With its final exit from the EU imminent, Britain must decide its stance on tariffs to US products. And on this occasion it may well side with the EU. But this could be the only such case, with Britain ‘going it alone’ on other crucial aviation-related matters.
Britain is making preparations to continue imposing tariffs on US products, after it completes its EU withdrawal in the new year. This is according to a Reuters report on Friday, citing a UK official familiar with the case. Britain will not be bound to EU decisions after the 1st of January, so it will be free to go its own way on the matter of tariffs.
However, many British companies are major partners or stakeholders in the Airbus consortium. So Britain is keenly interested in getting the US to overturn its decision on tariffs to Airbus. The EU tariffs are retaliatory, with World Trade Organisation (WTO) approval, against US tariffs. In addition to Airbus, American tariffs also affect UK agricultural and other products, like whiskey. Likewise, EU tariffs affect US-made products ranging from machinery to orange juice.
All sides (EU, US and now Britain) would very much like the whole tariffs issue to go away. Nobody wants to blink first, but all sides know that the only beneficiaries from these tariffs are third-party countries. Aviation rivals already exist in China, Brazil (Embraer) and even Canada.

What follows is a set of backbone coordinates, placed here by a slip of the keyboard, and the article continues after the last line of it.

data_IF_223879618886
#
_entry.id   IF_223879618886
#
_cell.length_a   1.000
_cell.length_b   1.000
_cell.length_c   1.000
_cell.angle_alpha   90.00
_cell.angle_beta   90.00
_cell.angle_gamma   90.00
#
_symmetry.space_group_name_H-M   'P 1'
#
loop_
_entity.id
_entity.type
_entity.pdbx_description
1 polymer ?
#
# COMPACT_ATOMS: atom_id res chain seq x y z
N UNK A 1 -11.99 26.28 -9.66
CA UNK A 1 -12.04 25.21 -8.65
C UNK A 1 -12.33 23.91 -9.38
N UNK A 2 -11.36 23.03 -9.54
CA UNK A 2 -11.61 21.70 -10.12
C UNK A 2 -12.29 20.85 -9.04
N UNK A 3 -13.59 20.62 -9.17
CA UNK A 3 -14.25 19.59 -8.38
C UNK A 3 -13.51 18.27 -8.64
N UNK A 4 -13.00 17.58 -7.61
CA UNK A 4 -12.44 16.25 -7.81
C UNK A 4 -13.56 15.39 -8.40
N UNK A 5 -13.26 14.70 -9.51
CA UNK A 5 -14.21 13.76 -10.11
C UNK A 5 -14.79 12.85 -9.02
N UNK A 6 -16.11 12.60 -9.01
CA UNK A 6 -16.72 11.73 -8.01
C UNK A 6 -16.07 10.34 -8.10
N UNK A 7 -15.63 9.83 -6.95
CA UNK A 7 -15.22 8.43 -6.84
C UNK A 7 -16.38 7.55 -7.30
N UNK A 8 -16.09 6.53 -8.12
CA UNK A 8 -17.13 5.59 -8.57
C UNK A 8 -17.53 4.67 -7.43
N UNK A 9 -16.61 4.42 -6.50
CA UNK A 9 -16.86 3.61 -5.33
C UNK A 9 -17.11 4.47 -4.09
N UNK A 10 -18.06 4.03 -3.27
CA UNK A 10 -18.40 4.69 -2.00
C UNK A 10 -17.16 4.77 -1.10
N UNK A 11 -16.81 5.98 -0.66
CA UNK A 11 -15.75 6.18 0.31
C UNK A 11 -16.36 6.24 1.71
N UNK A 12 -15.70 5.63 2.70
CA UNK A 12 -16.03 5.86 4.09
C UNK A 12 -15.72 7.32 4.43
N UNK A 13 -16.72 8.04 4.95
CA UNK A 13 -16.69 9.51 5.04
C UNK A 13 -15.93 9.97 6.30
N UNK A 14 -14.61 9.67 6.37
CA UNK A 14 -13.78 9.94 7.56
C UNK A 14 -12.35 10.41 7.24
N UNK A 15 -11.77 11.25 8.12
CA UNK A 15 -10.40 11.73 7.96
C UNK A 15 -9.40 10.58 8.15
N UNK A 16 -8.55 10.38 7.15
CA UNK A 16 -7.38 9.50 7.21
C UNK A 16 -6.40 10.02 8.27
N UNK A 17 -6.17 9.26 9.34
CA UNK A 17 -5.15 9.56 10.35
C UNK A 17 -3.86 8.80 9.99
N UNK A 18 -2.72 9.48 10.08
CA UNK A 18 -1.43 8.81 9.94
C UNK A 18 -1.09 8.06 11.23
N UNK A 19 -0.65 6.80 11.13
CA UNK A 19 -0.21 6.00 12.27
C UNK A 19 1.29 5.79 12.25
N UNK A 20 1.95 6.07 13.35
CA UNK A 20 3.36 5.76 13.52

Tariffs, Britain and Brexit
That said, the UK official doesn’t think that Joe Biden will have a “radically different view” towards Boeing or Airbus, in the tariffs affair. The timing of EU’s (and until 2021, Britain’s) imposition of tariffs suggests that many count on Biden to resolve this matter.
“It is clear that these companies are strategically important both to Europe and to the US”, said the official. “We need to find a way of supporting them legitimately in WTO rules, and they need to find a way of getting out from under the tariff retaliation against each other, which we think is doing considerable damage to other industries”.
Beyond Tariffs, diplomats in Britain and the EU are working to finalize a post-Brexit trade deal. The prospect of a no-deal Brexit creates headaches to both sides. On aviation, we already saw that UK’s CAA has to scramble to create infrastructure and departments currently in EASA. Certification of British aviation components is currently a responsibility of the latter.
The CAA will need to take up this role and while it may have the necessary personnel, it will need time to set it up. This may put some new (or modified) parts in administrative limbo for a few weeks or months. Fortunately, British companies are aware of the matter and have been preparing for it.
Spyros Georgilidakis has degrees in Business Enterprise and Management. He has 14 years of experience in the hospitality and travel industries, along with a passion for all-things-aviation and travel logistics. He is also an experienced writer and editor for on-line publications, and a licensed professional drone pilot.